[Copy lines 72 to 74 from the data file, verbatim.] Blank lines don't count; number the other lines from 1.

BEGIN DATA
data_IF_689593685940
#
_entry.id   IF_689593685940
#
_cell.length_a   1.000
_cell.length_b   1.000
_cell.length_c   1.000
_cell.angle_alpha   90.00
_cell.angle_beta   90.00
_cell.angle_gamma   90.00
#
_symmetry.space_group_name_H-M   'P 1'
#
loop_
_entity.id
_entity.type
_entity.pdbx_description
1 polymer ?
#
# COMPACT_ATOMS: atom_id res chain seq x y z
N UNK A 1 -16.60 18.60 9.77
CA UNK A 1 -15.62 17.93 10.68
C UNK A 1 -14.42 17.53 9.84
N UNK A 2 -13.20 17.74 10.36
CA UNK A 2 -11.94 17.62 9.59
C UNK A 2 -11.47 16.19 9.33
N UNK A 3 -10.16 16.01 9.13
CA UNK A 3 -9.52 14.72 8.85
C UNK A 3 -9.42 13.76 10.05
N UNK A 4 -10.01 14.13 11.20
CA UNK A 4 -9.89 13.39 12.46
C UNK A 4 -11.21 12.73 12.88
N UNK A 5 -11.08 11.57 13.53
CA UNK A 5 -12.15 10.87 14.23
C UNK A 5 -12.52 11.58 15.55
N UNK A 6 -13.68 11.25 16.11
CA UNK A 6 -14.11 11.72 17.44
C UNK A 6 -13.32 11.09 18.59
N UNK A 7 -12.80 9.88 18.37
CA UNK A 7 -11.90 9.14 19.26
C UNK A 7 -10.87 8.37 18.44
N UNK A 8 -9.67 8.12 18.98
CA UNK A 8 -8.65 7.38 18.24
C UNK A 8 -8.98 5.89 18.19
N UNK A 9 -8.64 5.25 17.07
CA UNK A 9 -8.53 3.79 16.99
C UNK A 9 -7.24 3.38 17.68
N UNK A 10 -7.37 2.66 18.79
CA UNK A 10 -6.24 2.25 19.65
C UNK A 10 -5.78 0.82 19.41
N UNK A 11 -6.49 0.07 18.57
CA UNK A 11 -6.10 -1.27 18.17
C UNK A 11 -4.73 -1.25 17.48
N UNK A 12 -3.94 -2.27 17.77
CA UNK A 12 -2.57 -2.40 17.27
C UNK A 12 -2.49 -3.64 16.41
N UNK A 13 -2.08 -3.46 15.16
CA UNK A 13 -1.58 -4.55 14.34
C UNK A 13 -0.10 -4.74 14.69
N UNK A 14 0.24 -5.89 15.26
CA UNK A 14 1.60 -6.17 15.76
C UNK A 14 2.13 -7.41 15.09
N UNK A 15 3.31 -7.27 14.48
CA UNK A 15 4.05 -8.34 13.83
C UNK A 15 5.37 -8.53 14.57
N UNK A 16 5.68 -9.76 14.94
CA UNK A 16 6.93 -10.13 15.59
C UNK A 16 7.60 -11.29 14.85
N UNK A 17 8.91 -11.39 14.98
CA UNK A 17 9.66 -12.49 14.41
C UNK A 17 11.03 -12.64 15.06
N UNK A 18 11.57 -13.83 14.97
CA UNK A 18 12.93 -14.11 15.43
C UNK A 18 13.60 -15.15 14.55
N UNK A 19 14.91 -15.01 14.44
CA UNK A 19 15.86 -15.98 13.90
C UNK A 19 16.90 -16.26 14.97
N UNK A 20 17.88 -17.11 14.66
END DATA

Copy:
N UNK A 18 11.57 -13.83 14.97
CA UNK A 18 12.93 -14.11 15.43
C UNK A 18 13.60 -15.15 14.55